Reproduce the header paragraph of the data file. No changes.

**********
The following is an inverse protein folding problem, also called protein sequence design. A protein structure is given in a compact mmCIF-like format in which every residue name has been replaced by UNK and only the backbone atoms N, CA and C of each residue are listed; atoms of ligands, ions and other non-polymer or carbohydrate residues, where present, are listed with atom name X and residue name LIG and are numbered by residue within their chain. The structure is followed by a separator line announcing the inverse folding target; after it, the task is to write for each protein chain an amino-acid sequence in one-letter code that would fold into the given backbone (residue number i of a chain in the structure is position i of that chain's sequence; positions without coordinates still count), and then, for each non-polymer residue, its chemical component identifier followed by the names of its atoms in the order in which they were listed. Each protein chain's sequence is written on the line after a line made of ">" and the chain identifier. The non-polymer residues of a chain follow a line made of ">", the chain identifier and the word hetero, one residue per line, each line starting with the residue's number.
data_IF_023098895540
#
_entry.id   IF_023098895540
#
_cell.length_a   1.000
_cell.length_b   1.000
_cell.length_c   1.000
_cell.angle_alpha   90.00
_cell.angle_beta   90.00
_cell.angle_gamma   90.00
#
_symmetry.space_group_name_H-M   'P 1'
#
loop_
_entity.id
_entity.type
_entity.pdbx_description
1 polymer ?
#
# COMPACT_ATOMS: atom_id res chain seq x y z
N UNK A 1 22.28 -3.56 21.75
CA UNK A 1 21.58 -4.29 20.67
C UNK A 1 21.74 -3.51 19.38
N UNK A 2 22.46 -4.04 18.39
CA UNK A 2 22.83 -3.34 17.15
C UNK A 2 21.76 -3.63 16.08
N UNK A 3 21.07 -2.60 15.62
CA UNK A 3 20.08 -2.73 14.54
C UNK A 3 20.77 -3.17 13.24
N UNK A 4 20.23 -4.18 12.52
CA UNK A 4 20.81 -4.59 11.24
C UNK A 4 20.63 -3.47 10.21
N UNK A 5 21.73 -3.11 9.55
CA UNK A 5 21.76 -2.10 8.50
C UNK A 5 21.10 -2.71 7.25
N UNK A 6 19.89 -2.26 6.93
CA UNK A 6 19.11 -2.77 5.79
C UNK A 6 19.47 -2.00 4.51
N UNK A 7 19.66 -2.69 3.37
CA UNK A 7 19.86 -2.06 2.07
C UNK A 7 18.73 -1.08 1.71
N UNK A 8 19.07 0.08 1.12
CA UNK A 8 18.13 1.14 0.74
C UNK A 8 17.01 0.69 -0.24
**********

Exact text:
The following is an inverse protein folding problem, also called protein sequence design. A protein structure is given in a compact mmCIF-like format in which every residue name has been replaced by UNK and only the backbone atoms N, CA and C of each residue are listed; atoms of ligands, ions and other non-polymer or carbohydrate residues, where present, are listed with atom name X and residue name LIG and are numbered by residue within their chain. The structure is followed by a separator line announcing the inverse folding target; after it, the task is to write for each protein chain an amino-acid sequence in one-letter code that would fold into the given backbone (residue number i of a chain in the structure is position i of that chain's sequence; positions without coordinates still count), and then, for each non-polymer residue, its chemical component identifier followed by the names of its atoms in the order in which they were listed. Each protein chain's sequence is written on the line after a line made of ">" and the chain identifier. The non-polymer residues of a chain follow a line made of ">", the chain identifier and the word hetero, one residue per line, each line starting with the residue's number.